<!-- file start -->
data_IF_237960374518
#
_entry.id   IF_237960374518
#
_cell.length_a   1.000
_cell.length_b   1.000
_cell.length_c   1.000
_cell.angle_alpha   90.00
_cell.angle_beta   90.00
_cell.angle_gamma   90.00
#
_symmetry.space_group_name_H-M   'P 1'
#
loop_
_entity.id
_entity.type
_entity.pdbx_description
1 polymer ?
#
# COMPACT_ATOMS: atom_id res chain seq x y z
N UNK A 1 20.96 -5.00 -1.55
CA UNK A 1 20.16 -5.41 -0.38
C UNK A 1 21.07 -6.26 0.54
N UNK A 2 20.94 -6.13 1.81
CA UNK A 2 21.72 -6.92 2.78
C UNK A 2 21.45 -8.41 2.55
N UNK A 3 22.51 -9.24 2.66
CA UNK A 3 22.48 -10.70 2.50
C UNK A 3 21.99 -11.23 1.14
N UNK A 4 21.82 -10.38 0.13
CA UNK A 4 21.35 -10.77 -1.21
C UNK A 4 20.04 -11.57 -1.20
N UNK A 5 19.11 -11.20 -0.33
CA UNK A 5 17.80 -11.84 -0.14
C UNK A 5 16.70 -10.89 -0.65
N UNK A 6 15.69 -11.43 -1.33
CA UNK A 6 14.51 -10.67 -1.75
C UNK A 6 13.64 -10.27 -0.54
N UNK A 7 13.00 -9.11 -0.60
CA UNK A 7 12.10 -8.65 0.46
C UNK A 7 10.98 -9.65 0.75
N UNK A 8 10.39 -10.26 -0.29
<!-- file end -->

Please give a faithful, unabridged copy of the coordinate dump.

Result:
data_IF_237960374518
#
_entry.id   IF_237960374518
#
_cell.length_a   1.000
_cell.length_b   1.000
_cell.length_c   1.000
_cell.angle_alpha   90.00
_cell.angle_beta   90.00
_cell.angle_gamma   90.00
#
_symmetry.space_group_name_H-M   'P 1'
#
loop_
_entity.id
_entity.type
_entity.pdbx_description
1 polymer ?
#
# COMPACT_ATOMS: atom_id res chain seq x y z
N UNK A 1 20.96 -5.00 -1.55
CA UNK A 1 20.16 -5.41 -0.38
C UNK A 1 21.07 -6.26 0.54
N UNK A 2 20.94 -6.13 1.81
CA UNK A 2 21.72 -6.92 2.78
C UNK A 2 21.45 -8.41 2.55
N UNK A 3 22.51 -9.24 2.66
CA UNK A 3 22.48 -10.70 2.50
C UNK A 3 21.99 -11.23 1.14
N UNK A 4 21.82 -10.38 0.13
CA UNK A 4 21.35 -10.77 -1.21
C UNK A 4 20.04 -11.57 -1.20
N UNK A 5 19.11 -11.20 -0.33
CA UNK A 5 17.80 -11.84 -0.14
C UNK A 5 16.70 -10.89 -0.65
N UNK A 6 15.69 -11.43 -1.33
CA UNK A 6 14.51 -10.67 -1.75
C UNK A 6 13.64 -10.27 -0.54
N UNK A 7 13.00 -9.11 -0.60
CA UNK A 7 12.10 -8.65 0.46
C UNK A 7 10.98 -9.65 0.75
N UNK A 8 10.39 -10.26 -0.29